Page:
1,000 Channels and Nothing on TV

This will be hard for some to believe, but once upon a time, TV was free.

Sometimes, I think about what it was like before we had a thousand TV channels.

It makes me recall when three little channels used to offer a heck of a lot more to watch.

I can remember the first time I saw HBO. This was the late 1970s, and it was truly amazing to see a TV channel in someone’s home that played uninterrupted movies. I can also remember a small, low-powered Georgia TV channel called WTCG worming its way onto cable and making its mark by playing old TV shows we’d already seen a thousand times.

A guy named Ted Turner owned it. He later changed the call letters to WTBS. TBS, as its now called, is currently available in more than 3 out of 4 households in the US.

Ted figured out early what it took most of the rest of us a little longer to grasp: People like familiar and comfortable when it comes to their TV shows.

During the infancy of cable, and later satellite TV, technology was exploding. So, it was natural for Americans to want to see what else someone could give us.

We were done with Leave It To Beaver and All In The Family. We were ready for edgier programming, and lots of it.

So, that’s what we got. Cable companies began adding TV channels as fast as someone could put one on the air. It didn’t really matter whether the channel was any good. In the early 80s, Regis Philbin hosted an exercise show.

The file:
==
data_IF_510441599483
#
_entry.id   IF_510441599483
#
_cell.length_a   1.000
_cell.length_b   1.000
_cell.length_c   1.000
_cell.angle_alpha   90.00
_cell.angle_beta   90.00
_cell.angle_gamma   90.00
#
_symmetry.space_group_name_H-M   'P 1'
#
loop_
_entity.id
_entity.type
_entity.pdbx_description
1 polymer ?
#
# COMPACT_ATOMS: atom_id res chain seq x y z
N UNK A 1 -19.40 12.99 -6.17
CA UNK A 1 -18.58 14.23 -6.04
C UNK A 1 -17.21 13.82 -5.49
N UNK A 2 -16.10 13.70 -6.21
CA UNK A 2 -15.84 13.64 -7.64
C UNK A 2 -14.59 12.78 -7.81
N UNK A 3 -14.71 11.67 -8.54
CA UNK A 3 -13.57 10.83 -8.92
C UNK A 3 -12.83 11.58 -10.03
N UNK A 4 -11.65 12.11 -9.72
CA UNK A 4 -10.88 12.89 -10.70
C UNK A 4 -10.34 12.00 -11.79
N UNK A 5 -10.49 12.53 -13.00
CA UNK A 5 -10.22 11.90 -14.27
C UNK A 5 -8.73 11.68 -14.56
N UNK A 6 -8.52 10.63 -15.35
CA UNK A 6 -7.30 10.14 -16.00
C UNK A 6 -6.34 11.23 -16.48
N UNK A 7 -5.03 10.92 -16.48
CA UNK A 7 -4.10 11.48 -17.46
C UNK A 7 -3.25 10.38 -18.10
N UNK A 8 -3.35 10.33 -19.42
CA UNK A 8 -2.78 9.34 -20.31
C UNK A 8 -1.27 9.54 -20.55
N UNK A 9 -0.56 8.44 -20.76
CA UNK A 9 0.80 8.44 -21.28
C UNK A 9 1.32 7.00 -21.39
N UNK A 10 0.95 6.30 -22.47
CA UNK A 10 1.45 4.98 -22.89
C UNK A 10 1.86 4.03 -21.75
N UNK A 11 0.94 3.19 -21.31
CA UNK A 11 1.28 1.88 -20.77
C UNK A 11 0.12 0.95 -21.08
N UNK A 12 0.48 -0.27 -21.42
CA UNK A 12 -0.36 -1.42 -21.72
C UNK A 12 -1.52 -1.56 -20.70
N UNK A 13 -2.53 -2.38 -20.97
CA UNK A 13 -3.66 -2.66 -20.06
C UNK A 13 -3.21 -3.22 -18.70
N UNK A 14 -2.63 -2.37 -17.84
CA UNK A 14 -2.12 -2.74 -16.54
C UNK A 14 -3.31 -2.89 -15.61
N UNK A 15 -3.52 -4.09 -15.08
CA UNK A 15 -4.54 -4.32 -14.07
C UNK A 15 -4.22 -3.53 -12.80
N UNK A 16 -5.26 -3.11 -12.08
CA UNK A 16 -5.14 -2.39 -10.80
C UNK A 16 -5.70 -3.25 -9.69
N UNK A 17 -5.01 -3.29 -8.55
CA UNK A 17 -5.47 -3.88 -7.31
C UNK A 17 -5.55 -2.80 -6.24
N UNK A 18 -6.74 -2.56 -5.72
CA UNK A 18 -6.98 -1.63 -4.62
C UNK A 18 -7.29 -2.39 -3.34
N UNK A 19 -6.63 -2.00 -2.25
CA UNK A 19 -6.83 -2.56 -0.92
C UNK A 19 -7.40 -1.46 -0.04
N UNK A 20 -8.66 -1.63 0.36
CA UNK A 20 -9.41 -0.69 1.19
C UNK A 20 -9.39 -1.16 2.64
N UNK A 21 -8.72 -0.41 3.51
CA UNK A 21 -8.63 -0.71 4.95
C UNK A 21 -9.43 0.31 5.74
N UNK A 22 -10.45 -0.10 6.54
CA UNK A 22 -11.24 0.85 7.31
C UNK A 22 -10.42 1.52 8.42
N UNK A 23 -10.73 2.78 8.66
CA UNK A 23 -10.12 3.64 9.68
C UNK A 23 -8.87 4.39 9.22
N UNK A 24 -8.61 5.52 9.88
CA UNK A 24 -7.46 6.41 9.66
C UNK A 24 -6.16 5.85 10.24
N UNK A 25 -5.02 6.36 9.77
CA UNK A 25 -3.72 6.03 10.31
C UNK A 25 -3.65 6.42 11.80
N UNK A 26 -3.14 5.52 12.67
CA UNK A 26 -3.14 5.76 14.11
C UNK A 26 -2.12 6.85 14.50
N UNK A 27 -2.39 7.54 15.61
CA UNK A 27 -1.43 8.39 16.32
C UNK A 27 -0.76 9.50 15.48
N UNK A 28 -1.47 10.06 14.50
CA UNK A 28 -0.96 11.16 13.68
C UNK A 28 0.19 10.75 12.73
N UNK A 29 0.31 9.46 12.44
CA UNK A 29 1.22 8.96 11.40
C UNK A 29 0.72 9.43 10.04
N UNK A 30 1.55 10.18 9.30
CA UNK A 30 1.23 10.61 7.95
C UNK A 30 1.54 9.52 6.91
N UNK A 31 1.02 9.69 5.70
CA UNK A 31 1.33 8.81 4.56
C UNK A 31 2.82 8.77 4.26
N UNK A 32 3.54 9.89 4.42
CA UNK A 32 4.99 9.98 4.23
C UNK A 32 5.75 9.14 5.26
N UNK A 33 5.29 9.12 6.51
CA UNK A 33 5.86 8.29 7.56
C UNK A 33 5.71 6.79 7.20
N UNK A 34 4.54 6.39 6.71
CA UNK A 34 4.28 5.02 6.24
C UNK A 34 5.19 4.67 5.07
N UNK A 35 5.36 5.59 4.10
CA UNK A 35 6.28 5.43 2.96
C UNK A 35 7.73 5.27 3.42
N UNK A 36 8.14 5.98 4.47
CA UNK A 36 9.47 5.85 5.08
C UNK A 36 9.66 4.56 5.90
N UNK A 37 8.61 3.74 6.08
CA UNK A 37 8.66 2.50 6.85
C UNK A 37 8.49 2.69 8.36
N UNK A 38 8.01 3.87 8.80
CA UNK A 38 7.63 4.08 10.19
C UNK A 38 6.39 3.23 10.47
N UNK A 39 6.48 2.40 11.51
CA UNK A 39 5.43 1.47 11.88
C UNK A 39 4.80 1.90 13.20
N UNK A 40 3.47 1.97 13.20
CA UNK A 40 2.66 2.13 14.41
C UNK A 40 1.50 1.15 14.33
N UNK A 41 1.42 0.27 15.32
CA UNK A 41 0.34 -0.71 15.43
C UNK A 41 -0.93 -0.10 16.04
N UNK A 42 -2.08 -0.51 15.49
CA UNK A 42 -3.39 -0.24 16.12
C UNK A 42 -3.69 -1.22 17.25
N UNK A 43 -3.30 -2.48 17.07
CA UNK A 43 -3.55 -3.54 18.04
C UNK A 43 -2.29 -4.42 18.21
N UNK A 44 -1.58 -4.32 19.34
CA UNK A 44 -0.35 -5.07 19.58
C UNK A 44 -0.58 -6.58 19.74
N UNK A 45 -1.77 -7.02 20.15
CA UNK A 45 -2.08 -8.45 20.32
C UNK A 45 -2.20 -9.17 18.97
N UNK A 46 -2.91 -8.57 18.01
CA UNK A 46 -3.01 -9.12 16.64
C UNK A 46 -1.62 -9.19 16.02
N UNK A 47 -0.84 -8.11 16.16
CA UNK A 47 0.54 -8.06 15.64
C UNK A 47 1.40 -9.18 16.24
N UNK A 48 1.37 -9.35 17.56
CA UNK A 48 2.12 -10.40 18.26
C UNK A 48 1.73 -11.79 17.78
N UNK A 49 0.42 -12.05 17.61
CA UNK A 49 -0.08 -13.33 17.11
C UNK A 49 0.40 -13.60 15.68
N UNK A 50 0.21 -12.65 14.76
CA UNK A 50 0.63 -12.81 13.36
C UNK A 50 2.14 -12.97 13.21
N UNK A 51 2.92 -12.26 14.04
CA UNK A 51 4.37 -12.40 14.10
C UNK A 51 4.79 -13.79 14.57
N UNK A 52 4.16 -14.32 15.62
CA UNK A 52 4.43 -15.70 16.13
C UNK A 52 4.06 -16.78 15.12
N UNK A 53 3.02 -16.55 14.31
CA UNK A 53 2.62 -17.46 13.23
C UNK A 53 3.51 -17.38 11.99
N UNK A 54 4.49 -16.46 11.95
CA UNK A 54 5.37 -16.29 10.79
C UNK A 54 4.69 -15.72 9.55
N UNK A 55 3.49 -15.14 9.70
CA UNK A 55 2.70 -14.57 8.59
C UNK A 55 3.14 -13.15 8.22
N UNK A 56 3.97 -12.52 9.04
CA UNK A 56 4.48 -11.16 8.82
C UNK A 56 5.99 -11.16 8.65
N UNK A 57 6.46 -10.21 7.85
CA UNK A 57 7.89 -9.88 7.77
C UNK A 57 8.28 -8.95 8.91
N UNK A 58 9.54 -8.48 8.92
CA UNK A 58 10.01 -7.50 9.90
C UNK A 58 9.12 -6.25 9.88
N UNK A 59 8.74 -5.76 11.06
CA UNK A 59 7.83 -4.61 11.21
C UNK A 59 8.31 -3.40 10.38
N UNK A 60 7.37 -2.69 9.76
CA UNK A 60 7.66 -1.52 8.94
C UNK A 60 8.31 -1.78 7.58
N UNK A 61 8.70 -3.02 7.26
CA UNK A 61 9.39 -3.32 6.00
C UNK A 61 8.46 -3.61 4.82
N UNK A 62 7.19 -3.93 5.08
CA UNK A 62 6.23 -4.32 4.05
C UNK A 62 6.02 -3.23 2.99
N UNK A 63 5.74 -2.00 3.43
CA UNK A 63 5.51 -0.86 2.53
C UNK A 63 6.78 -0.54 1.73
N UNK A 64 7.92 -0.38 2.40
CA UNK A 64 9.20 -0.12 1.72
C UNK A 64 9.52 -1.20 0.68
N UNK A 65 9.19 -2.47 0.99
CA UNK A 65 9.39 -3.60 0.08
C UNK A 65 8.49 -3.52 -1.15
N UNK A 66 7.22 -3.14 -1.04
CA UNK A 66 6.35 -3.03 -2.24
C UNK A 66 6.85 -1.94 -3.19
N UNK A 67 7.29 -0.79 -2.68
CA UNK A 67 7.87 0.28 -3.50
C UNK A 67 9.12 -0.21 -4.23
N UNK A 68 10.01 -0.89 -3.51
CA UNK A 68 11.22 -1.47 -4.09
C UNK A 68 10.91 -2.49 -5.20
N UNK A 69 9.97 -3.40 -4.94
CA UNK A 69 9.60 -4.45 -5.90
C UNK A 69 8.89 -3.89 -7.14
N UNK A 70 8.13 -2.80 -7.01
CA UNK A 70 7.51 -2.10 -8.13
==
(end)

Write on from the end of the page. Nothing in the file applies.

Need I say more?

As the cable companies added more channels, they added more dollars to our bill each month. They’re still adding more channels. And I don’t watch most of them.

When the TV bill came recently, I looked at the amount and it dawned on me that what I owed was more than my parent’s house payment was when I was a kid. I took a moment to let that sink in and I wondered how we’d allowed ourselves to wind up with way more channels than we could ever watch.

About seven years ago, I built a Man Cave behind our house. It’s more of a shop really, but in addition to the welder, anvil, grinders and wood stove, there’s a plasma TV for watching sports with the guys.

Not wanting to pay the cable guy to come out and string more wire, I decided to put up an antenna. This was just prior to all TV channels going HD.

When TV made the switch to digital broadcasting, I was stunned at how many channels I received and how clear the picture was. It was obvious that without having to go through miles of cable, TV signals looked a whole lot better.

And once again I had free TV.

The HD antennas are tiny compared to the huge arrays required in the old days. There’s also no need now to send your eight-year-old out into a lightning storm to turn the pole so that you can pick up Red Skelton.

With Netflix, Hulu and other services now available, I find myself living through yet another transition for TV. I appreciate the local stations and their commitment to news and local programming. Somehow, they kept on doing what they were doing while the rest of us went with the flow.

I have no plans to get rid of cable. I like some of the programming a great deal. It’s worth keeping. But, the local folks also provide some great offerings.

Many of the local HD channels broadcast nothing but the old shows. So, I can watch Leave It To Beaver, All In The Family, Columbo, Hawaii 5-0, The Rifleman, or pretty much anything else I’d like.

Watching them takes me back to a less complicated era. And the shows are exactly what I need sometime: familiar and comfortable.

©2014 John Moore


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